The chemistry suite of programs is designed to test knowledge of basic facts, and to improve understanding of the underlying principles. The programs cover the following areas: atomic structure and bonding; periodic tables; formulae; chemical deductions; electrolysis; apparatus; acids; bases and salts; and organic chemistry. Several of the programs require the student to complete passages displayed on the screen as in the literature programs, and once again these are offered at 5 levels of difficulty and have a 'cheat' facility. The easier levels do little to test factual knowledge as the words omitted have nothing to do with chemistry, but I suppose the idea is to work up through all the levels so that the information becomes imprinted on the mind.
The Periodic Table program covers this area relatively well, but the next program Formulae and Equations is rather awkward to use, as the entry of correct formulae requires the use of both upper and lower case letters as well as subscript numbers which are located on the graphic keys. Deduce tests the user's overall knowledge of chemistry by supplying clues about a randomly selected substance, while Elect covers electrolysis and ionic equations. Apparatus is an interesting way of giving practice in the selection and assembly of the most usual apparatus for the laboratory preparation of each of 13 gases, with the student finally being required to complete balanced equations. Acids, Bases and Salts comes in three parts: in the first, a descriptive passage has to be completed; part two asks for comments on the proposed reactions, and the third part shows how pH levels change during the acid-base titrations. The final two programs on organic chemistry, contain four descriptive passages for completion at various levels of difficulty, and require the identification of isomers, homologues and compounds.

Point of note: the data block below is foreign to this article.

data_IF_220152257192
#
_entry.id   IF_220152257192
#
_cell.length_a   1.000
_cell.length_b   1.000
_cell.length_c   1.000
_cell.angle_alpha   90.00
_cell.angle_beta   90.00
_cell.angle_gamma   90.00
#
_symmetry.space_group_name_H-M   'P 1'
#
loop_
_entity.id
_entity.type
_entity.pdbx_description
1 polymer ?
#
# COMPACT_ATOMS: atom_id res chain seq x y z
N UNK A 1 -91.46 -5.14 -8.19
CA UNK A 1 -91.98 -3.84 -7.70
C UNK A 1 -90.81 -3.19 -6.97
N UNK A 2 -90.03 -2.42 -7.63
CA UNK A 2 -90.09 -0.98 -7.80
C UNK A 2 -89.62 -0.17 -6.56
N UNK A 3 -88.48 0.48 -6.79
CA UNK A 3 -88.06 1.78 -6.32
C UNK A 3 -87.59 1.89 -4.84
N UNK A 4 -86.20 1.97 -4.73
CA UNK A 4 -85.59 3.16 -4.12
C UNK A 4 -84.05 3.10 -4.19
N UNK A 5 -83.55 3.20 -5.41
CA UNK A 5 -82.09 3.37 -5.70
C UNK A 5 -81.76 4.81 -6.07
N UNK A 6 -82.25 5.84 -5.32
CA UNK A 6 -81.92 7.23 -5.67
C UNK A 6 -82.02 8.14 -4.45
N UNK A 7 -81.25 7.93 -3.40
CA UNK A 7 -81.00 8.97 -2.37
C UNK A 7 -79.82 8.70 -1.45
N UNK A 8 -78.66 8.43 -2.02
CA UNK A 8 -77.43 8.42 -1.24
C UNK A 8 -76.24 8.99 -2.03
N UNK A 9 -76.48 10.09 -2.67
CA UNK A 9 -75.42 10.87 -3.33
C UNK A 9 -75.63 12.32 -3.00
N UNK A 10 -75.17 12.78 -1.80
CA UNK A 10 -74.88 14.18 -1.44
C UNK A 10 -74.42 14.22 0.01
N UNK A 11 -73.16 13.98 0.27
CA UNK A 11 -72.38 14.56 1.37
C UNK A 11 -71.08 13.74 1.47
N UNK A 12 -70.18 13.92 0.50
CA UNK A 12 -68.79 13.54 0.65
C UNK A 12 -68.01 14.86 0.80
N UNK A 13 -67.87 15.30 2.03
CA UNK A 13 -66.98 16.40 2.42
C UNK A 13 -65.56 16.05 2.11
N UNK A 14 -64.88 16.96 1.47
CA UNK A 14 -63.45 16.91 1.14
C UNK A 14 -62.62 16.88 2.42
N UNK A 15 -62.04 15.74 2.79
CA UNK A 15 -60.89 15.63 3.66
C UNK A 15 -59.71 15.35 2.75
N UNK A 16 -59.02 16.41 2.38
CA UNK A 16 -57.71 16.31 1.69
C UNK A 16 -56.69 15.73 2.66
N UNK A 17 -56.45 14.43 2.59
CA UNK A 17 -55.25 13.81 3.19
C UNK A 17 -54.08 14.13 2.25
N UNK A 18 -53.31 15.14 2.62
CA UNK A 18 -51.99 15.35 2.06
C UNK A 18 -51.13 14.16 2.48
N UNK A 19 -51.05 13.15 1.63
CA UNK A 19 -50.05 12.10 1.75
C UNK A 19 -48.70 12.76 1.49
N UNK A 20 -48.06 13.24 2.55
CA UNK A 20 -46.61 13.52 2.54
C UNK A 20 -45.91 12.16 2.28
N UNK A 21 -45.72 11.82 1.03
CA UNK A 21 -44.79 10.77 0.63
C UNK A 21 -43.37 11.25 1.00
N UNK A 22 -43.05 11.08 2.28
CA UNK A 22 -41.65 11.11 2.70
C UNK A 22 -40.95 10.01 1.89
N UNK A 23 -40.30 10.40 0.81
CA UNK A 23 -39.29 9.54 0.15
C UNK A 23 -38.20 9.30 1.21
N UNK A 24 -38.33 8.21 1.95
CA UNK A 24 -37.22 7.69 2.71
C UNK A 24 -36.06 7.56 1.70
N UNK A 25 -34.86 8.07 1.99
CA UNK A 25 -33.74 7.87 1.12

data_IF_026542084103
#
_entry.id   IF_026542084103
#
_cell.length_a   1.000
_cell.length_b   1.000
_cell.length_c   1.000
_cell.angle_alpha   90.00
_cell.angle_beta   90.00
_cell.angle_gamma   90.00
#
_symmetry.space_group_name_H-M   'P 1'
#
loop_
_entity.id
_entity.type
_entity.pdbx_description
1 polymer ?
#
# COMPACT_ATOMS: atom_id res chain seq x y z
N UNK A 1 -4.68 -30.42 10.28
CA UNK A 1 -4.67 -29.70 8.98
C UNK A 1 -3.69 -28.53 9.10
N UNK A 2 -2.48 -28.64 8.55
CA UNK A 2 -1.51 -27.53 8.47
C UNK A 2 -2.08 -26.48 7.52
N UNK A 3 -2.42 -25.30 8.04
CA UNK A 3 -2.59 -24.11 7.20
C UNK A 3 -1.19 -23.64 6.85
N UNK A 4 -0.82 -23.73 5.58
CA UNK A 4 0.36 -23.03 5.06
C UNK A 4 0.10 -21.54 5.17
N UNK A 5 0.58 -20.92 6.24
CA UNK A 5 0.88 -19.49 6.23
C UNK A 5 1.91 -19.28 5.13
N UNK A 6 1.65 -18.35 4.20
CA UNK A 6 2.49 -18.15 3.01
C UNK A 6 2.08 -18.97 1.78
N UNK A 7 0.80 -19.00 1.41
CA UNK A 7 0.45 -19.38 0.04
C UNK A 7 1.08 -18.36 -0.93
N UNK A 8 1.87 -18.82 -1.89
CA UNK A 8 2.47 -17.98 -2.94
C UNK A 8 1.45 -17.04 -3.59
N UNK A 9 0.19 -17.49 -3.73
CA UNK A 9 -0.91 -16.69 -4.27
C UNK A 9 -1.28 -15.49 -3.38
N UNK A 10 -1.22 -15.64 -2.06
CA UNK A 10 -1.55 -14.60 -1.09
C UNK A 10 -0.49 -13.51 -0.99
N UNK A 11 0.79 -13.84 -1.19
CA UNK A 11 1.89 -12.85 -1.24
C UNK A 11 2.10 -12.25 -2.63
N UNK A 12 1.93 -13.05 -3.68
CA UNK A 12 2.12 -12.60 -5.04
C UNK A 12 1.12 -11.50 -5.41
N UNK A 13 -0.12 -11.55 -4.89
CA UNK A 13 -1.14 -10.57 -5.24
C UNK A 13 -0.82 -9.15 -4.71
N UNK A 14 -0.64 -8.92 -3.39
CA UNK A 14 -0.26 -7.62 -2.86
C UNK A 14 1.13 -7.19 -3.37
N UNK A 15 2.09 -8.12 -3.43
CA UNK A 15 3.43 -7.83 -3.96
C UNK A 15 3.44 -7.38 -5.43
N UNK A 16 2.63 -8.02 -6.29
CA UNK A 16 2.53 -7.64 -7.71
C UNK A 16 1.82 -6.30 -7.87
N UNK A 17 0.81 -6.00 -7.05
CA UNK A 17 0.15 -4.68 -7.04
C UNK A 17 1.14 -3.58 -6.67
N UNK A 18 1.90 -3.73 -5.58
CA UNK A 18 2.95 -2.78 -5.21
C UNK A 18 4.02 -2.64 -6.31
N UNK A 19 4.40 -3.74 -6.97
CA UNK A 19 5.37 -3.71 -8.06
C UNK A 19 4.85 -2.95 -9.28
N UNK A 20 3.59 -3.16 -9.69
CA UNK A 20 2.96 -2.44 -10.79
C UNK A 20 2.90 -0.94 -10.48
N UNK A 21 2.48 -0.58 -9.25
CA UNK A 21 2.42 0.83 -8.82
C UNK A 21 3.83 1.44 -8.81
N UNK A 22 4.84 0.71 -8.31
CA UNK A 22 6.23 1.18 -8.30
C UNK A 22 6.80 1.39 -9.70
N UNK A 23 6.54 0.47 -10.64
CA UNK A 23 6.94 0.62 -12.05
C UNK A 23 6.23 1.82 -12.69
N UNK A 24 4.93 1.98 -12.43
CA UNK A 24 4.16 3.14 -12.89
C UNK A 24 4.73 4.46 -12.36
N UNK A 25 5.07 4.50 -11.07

The chemistry specialist who looked at this suite of programs for me felt sure that it would be reasonably helpful if used with other study methods, but commented that the content at times was rather lightweight and sketchy.
CONTROL KEYS: Apart from the problems in the Chemistry suite, the control keys are clearly explained and are easy to use.
KEYBOARD PLAY: Very responsive
USE of COLOUR: Simple but clear.
GRAPHICS: Used to good effect
Revision programs like these are, generally speaking, only as good as the student using them. Used sensibly in conjunction with other study methods, they do have a useful role to play, but it has to be understood that, on their own, these packages will not miraculously ensure A grade passes!